Guns N’ Roses were the biggest rock band in the world; but not for too much longer. Along with bands like skid row, they offered albums that year that provided an updated, darker, harder sound than their glam-rock predecessors a few years earlier. But it was not updated enough. One week after G N’ R released Use Your Illusion I & II a little band from Seattle released an Album called Nevermind that changed everything in rock in many ways – some of them good and some of them bad – for years to come.
It was the year that R.E.M. and Red Hot Chili Peppers went mainstream. Smashing Pumpkins were still underground. U2 had their first (and perhaps best) of several major sound and image makeovers. And in addition to that breakthrough sophomore effort from Nirvana, Temple of the Dog, Pearl Jam and Sound Garden saw to it that every other headline in music publications included the words alternative, grunge or Seattle.
It was the year that brought us Lollapalooza. Tipper Gore and the Parents Music Resource Center were in full force and “Parental Advisory” stickers became formalized and were slapped on more albums than ever before thought imaginable.
It was the year that Tupac Shakur and Kurt Cobain were introduced to the world. Over the next few years they would each become household names while courting controversy and fame. Each artist provided a unique soundtrack for those who were fatherless, or at least felt they were. Before the decade was over, the world would lose both artists to violent deaths, each shrouded in conspiracy theories.
Do you remember in Back to the Future II when Marty tells Doc Brown that they need to go back to November 12, 1955? That was the last and most hectic day of Marty’s stay in 1955 in the first movie. The Doc responds to Marty saying, “It could mean that that point in time inherently contains some sort of cosmic significance. Almost as if it were the temporal junction point for the entire space-time continuum. On the other hand, it could just be an amazing coincidence.”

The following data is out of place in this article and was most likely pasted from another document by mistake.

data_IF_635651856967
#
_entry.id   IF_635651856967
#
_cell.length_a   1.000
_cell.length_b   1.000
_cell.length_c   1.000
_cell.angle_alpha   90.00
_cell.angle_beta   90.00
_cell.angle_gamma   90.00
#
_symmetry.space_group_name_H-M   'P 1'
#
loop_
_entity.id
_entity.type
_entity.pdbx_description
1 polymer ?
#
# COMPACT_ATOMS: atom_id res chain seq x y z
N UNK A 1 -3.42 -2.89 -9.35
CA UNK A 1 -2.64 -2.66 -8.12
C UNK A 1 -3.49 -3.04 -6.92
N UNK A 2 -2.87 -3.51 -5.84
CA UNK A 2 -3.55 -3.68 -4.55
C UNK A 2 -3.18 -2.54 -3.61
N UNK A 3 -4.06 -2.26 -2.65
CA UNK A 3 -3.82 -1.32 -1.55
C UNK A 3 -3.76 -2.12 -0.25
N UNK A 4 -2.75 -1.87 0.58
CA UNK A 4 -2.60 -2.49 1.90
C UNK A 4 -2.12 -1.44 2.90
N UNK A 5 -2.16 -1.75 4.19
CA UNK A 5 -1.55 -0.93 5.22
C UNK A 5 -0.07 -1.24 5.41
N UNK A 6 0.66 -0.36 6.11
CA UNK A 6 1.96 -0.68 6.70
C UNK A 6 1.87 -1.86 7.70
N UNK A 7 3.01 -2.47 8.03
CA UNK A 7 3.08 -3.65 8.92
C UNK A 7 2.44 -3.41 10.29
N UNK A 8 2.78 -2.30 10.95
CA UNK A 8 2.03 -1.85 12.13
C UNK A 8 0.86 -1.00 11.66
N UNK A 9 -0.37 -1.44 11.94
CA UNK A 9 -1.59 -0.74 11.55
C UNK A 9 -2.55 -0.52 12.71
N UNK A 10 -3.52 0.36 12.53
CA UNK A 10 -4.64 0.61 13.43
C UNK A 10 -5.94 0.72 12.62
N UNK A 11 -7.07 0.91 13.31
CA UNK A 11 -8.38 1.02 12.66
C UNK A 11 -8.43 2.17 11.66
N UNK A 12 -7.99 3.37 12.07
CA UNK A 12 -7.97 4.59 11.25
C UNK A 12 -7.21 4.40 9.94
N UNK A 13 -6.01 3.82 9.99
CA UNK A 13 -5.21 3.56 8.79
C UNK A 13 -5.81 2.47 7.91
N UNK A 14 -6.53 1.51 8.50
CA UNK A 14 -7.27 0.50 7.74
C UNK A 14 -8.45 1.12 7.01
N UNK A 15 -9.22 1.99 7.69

I truly believe that 1991 was one of the years in music. Like a few pivotal years in the 50′s and 60′s, it contains some sort of cosmic significance, at least for the world of music. Neither the pop charts nor “underground” music have been the same since.
Throughout 2011, I will be taking you back to 1991. I have about 25 albums and at least one movie on the list to blog about throughout the year. I will try my best to post on or near the anniversary of the original release date. Most of these albums were at least pretty good. Some of them were Masterpieces. And I would be less than honest if I didn’t include a couple that in retrospect are quite embarrassing. The majority are rock of one sub-genre or another, or hip hop. A couple are pop albums. There will be at least one R&B and one Country album. Most of them I discovered upon their release or shortly there after. A couple of them it took me a considerable amount of time to catch on to. I will note that as I go along. But all of them came from that important and game changing year. 1991 I solute you.